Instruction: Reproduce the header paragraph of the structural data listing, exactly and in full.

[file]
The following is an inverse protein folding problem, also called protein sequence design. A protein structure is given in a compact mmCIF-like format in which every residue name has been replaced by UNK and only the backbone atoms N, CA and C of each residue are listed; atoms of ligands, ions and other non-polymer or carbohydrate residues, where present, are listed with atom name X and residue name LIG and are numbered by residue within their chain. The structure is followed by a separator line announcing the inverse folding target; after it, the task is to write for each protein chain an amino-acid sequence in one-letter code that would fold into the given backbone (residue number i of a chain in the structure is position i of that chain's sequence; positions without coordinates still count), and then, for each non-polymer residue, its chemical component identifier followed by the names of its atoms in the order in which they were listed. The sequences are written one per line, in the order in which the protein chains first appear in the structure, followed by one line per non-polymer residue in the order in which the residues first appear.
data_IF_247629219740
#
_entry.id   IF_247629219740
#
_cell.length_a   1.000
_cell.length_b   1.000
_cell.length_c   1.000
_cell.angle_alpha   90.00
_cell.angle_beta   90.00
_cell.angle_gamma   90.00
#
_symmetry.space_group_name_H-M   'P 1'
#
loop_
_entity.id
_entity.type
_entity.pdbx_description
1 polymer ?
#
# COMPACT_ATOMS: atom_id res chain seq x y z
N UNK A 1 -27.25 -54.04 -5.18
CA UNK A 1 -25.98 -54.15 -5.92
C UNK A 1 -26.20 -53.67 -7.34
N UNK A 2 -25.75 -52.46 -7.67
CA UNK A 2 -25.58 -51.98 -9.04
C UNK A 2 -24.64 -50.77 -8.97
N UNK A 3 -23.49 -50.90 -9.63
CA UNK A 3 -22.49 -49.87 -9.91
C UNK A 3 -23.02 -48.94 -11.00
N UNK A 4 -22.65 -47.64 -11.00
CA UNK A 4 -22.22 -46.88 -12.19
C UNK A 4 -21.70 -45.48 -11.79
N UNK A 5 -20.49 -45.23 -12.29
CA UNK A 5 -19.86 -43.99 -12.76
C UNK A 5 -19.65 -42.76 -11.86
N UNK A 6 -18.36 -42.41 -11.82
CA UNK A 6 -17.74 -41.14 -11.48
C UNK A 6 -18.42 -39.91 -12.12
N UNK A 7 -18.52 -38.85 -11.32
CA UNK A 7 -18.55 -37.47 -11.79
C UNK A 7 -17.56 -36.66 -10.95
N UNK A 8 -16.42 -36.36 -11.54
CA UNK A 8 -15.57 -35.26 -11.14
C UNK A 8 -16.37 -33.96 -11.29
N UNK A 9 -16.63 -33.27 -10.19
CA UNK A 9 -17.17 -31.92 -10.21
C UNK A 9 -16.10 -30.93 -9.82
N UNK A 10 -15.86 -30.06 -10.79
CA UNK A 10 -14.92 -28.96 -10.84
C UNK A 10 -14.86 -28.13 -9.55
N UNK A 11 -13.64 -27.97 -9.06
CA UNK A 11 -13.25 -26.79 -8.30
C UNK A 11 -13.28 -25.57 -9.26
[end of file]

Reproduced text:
The following is an inverse protein folding problem, also called protein sequence design. A protein structure is given in a compact mmCIF-like format in which every residue name has been replaced by UNK and only the backbone atoms N, CA and C of each residue are listed; atoms of ligands, ions and other non-polymer or carbohydrate residues, where present, are listed with atom name X and residue name LIG and are numbered by residue within their chain. The structure is followed by a separator line announcing the inverse folding target; after it, the task is to write for each protein chain an amino-acid sequence in one-letter code that would fold into the given backbone (residue number i of a chain in the structure is position i of that chain's sequence; positions without coordinates still count), and then, for each non-polymer residue, its chemical component identifier followed by the names of its atoms in the order in which they were listed. The sequences are written one per line, in the order in which the protein chains first appear in the structure, followed by one line per non-polymer residue in the order in which the residues first appear.